The Inquisitor's Key by Jefferson Bass
Dr. Bill Brockton is no stranger to death. He works at the Body Farm, a Tennessee based institution devoted to the study of the human anatomy, and serves as a consultant on murder cases, providing his expert analyses of human remains. As he comes to the latest crime scene, where the burned remains of a presumed drug runner lie, he can't help but miss the companionship of his usual assistant/student Miranda Lovelady, who is assisting with an excavation in Avignon, France. As he begins to study the charred remains, he notices that gas is still leaking. With barely enough time to react, the building is enveloped in flames, and Brockton narrowly escapes the same death as the poor soul he was meant to be examining. It is all but apparent that whoever created this crime scene intends for Brockton to be his next victim.
On top of this, Brockton is summoned by Miranda to come to France to assist with the excavation. When he arrives to the site, The Palace of Popes, he is faced with an extremely puzzling case. The bones that have been discovered in a subterranean chamber contain wounds that resemble those depicted in the story of the crucifixion of Jesus of Nazareth. Despite being skeptical of this, evidence points that the age of the bones are from the same time period as the life of Christ. When a composite reconstruction from the skull eerily matches the shadowy face engrained in the Shroud of Turin, said to be the burial cloth of Christ, Brockton and Miranda become caught in an international war for the ownership of the remains.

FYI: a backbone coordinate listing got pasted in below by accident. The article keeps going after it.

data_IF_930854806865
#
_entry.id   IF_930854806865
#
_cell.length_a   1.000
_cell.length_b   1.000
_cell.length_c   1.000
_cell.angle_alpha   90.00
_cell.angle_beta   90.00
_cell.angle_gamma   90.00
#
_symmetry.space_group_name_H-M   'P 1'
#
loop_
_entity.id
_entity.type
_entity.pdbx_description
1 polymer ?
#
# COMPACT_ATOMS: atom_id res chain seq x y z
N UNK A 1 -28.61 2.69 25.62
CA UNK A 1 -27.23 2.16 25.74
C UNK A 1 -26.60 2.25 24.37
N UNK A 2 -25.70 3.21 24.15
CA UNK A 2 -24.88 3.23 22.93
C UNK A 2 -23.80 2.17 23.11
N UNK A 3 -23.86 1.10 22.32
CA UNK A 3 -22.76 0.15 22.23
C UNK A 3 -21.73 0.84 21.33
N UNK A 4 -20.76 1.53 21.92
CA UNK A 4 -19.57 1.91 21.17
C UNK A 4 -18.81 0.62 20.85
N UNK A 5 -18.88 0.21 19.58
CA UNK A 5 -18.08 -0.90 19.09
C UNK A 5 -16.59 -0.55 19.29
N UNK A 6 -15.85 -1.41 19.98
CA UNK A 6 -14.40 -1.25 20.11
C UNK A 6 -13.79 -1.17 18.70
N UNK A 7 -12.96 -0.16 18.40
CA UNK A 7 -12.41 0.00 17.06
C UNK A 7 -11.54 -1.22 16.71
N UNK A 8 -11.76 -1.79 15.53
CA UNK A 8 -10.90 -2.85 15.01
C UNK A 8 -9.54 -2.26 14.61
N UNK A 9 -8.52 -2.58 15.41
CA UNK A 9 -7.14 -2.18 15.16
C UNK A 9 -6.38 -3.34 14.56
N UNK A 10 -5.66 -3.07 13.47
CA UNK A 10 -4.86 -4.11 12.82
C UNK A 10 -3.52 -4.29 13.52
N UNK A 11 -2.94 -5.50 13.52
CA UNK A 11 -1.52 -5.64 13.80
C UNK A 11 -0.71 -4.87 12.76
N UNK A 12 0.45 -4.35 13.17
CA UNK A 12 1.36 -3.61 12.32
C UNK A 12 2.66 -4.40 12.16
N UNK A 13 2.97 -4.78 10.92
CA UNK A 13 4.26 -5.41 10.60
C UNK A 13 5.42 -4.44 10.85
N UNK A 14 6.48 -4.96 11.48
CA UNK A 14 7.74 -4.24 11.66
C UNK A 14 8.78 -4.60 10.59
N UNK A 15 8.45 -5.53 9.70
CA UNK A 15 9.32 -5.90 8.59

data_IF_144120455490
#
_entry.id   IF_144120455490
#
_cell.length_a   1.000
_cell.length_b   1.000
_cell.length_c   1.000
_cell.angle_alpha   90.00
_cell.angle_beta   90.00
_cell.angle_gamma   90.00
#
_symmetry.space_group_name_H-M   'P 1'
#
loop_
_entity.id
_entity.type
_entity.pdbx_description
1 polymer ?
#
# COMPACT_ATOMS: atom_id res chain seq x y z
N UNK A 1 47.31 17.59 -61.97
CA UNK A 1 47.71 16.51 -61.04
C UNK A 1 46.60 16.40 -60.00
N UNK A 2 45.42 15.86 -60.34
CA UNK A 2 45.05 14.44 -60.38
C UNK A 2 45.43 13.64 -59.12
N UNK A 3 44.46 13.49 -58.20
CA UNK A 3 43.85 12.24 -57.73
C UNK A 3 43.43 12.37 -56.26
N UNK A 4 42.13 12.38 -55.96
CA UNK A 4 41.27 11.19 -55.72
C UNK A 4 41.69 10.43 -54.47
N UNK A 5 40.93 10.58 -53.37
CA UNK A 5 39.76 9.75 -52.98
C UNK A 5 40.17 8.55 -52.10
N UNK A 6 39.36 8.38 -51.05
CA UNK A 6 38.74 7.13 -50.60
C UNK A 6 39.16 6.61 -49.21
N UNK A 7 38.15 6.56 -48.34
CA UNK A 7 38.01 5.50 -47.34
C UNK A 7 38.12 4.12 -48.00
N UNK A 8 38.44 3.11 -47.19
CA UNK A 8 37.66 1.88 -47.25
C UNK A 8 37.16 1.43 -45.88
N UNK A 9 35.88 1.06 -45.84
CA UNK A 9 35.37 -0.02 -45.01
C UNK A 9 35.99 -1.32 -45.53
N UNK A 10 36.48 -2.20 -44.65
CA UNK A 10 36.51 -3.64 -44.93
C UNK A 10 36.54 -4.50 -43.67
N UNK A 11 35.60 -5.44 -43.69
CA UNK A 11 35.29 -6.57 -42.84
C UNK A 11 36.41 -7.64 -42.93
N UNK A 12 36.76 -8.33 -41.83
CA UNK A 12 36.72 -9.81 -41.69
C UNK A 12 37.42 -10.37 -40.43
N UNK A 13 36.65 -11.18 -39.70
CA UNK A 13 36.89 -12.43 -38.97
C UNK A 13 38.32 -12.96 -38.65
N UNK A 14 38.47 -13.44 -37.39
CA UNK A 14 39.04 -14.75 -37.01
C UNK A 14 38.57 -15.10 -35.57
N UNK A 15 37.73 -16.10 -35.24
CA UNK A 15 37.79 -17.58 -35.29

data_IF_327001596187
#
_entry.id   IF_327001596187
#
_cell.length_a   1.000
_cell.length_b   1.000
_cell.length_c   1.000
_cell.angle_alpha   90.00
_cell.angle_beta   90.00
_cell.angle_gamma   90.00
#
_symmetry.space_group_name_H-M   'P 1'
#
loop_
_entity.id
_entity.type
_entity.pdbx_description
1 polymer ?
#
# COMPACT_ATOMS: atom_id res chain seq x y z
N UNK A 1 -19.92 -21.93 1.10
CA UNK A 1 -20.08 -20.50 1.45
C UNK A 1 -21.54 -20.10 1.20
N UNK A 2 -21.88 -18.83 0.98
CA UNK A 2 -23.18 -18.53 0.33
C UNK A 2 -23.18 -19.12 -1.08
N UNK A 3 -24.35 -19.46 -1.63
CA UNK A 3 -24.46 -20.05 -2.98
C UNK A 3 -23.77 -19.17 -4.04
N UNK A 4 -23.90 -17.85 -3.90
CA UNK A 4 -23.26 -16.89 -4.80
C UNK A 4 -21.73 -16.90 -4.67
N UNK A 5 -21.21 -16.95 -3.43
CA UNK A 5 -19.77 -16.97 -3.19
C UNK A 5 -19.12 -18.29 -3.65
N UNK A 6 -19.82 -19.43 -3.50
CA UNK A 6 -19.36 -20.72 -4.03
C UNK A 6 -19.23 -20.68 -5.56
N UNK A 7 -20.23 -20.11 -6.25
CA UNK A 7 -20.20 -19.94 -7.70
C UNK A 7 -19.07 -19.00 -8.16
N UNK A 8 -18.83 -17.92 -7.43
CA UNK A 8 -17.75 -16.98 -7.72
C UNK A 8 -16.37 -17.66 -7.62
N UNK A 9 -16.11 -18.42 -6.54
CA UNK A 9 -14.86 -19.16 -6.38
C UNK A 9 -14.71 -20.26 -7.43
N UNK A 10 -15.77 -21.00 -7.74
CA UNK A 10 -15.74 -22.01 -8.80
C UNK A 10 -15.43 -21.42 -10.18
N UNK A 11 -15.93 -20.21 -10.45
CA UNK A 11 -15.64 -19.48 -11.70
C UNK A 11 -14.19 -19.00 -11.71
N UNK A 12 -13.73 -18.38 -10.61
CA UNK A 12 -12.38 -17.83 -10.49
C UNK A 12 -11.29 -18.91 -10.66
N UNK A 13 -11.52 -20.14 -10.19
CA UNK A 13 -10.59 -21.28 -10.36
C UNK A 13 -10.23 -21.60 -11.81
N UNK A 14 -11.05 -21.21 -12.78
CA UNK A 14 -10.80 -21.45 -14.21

Although the sub-genre of "religious thrillers" has grown in recent years (thanks in large part to the best-selling DaVinci Code), few novels have managed to come up with a truly original story. The Inquisitor's Key finds the perfect balance between historical fact, intriguing speculation, and compelling characters. Altogether, these elements make a highly entertaining, original thriller. Even in the historical flashbacks, the authors managed to maintain the quick pace and accessible language of the "present day" sections, avoiding the pitfalls that many "historical fiction" authors find themselves in. The relationship between Brockton and Miranda comes off as completely genuine, and even the less important characters are written with enough sincerity to keep them from becoming one-dimensional. Overall, I found this novel impossible to put down and enjoyed the story to the very end. Although this was my first encounter with the Body Farm series, I was immediately drawn to the characters and their story. I highly recommend this novel to all fans of mysteries, thrillers, and historically speculative fiction.
For more information visit the author's website,
(week 19, book 21)
This entry was posted on Tuesday, May 8, 2012 and is filed under Art,Bone,Book Review,Conspiracy,Death,History,Mystery,Religion,The Inquisitor's Key by Jefferson Bass,Thriller. You can follow any responses to this entry through the RSS 2.0. You can leave a response.